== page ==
University of Reading: Arla The Llama Helping COVID-19 Drug Discovery

A University of Reading llama called Arla is helping scientists in the race to find treatments for Covid-19.

Arla is part of a herd of llamas in Reading that have been providing very small antibodies which can be used in a clinical environment to understand how potential drugs might bind to the SARS-CoV-2 coronavirus.

The llamas are looked after by expert handlers working at the University of Reading, and blood taken from Arla is send to the Francis Crick Institute where it is studied to find ways of understand levels of immunity in humans.

Professor Gary Stephens from the School of Pharmacy at the University of Reading said:

“Nanobody technology is one of the most exciting new developments in medical research, and llamas play a crucial role in these studies as they are one of the very animals from which nanobodies can be produced.

“We’re pleased that the University of Reading is using its combined expertise in drug research and animal husbandry to keep a llama herd, and help the scientific effort to develop a treatment for coronavirus.

“The big benefit of using nanobodies produced by llamas is that they may be able to target the virus more effectively than other types of antibodies and are less prone to be attacked by the human body’s natural defences.”

How Arla is helping the Crick

The team from the Crick have developed nanobodies from llamas which are being used across many COVID-19 research projects.

Once researchers at the Crick had produced the SARS-CoV-2 spike protein in the lab, they visited the University of Reading llama herd and had our local llama experts inject Arla with the isolated protein. Over two months, as Arla continued to play in the fields, its immune systems mounted an antibody response to the spike protein, just like our own bodies do after vaccination. Our researchers then came back to take a small blood sample containing these valuable antibodies.

Back in the lab, researchers isolated lymphocytes, immune cells responsible for antibody production, from the blood sample. They then extracted genetic material and amplified the sections of DNA that code for nanobodies. Left with literally millions of potential nanobodies, the team then separated out nanobodies which specifically bound to the SARS-CoV-2 spike protein using phage display technology.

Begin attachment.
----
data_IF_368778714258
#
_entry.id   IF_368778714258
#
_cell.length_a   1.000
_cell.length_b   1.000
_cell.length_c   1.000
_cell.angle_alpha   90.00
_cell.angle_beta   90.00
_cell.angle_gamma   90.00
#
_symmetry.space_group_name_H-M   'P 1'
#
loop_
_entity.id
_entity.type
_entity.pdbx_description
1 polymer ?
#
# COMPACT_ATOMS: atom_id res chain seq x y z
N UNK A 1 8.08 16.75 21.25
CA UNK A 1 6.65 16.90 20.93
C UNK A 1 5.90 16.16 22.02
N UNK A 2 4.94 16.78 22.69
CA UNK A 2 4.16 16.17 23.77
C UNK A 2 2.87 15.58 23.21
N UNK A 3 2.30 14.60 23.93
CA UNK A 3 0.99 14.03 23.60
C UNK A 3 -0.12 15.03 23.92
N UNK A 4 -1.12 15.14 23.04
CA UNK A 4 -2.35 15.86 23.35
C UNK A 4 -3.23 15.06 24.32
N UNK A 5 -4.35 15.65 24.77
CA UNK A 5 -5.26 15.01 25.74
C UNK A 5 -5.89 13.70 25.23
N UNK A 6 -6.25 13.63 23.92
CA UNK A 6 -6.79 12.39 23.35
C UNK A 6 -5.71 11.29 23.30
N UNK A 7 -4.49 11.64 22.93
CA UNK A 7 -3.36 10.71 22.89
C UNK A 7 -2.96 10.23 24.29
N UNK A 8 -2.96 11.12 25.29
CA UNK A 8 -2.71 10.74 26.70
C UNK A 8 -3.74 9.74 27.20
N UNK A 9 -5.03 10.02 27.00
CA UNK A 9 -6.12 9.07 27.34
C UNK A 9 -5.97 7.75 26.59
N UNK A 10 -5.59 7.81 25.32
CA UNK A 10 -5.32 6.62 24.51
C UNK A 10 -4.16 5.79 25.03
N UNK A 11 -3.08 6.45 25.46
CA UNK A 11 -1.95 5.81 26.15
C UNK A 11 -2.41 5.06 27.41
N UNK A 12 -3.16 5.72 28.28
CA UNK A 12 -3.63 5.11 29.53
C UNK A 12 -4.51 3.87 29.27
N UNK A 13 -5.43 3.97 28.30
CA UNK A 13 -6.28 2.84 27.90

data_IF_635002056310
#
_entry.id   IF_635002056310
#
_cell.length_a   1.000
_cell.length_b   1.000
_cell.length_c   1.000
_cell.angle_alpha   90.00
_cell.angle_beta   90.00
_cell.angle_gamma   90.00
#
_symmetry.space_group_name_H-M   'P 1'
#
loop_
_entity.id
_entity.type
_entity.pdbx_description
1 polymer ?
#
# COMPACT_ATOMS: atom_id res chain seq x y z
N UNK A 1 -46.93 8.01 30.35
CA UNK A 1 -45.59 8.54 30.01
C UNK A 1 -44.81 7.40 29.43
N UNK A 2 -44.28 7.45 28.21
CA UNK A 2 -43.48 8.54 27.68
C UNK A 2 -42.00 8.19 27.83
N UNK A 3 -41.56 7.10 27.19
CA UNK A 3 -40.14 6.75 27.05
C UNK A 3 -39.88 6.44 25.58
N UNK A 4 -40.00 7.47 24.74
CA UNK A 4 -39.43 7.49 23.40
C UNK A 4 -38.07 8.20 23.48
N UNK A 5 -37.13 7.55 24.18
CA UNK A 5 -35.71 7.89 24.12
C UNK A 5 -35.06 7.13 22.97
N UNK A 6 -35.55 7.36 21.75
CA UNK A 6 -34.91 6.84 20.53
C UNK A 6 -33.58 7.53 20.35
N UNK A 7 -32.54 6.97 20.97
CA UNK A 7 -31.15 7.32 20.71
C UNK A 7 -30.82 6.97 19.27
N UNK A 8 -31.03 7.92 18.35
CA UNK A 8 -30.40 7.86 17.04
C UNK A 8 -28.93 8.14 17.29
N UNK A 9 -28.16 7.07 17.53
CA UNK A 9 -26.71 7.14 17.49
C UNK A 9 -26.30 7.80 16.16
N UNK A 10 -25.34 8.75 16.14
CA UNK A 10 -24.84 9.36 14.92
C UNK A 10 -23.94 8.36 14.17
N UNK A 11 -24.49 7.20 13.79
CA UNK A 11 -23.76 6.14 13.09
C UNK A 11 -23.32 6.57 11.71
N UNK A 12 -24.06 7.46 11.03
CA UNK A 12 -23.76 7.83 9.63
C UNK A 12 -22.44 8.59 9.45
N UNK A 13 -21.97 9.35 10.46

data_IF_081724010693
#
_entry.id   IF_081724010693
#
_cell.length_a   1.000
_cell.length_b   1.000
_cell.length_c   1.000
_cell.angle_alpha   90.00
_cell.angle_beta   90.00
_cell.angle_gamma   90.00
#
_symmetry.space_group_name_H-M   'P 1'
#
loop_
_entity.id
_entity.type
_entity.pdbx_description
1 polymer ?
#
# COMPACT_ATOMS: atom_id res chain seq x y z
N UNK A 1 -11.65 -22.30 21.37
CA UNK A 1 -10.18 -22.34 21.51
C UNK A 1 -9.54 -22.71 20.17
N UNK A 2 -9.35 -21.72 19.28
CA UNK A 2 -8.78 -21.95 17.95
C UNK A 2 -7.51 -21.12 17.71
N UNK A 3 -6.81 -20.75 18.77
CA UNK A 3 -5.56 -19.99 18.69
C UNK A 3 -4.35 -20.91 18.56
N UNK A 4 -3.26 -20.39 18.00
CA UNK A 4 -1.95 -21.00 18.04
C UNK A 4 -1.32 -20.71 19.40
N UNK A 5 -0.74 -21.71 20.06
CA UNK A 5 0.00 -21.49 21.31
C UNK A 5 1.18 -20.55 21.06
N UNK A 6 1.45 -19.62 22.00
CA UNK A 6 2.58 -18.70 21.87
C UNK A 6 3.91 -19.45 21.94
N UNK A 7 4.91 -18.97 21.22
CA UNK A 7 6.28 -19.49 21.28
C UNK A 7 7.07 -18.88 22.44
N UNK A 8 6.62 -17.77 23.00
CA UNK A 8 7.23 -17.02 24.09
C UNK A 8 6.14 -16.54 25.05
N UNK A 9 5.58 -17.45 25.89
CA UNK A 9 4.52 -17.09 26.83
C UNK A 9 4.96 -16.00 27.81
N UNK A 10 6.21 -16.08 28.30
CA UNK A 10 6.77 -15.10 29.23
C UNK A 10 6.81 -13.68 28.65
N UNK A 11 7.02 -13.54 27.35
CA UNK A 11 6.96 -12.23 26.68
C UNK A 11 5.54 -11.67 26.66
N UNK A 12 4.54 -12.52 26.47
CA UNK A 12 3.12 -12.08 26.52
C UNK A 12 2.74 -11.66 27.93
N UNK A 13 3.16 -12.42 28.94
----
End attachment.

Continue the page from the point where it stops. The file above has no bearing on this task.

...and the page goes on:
Now, the Crick has a suite of over 100 nanobodies for coronavirus research. These can be manufactured at scale in just a couple of days for larger studies and have already proved beneficial in our pandemic response.

Svend Kjaer, deputy head of structural biology at the Francis Crick Institute, said:

“Using just a small blood donation from Arla, we’ve created a biological toolkit for studying SARS-CoV-2. We’ve been able to make nanobodies that neutralise different virus variants and better understand the mechanisms of infection and disease. These tools are being used by scientists throughout the Crick on a wide variety of projects from determining immunity to new variants to capturing changes in the virus structure during infection.”

As well as the work with the Crick, Arla’s herdmate Fifi has also been helping scientists at the Rosalind Franklin Institute to use nanobodies which also stick to the spike protein of the coronavirus.

Every injection or blood sample is considered one animal research ‘procedure’, regulated by a government licence and subject to inspection by Home Office expert officials, and is counted in the University’s annual reported animal research statistics. Such procedures are considered ‘mild’ on a scale of severity to the animal.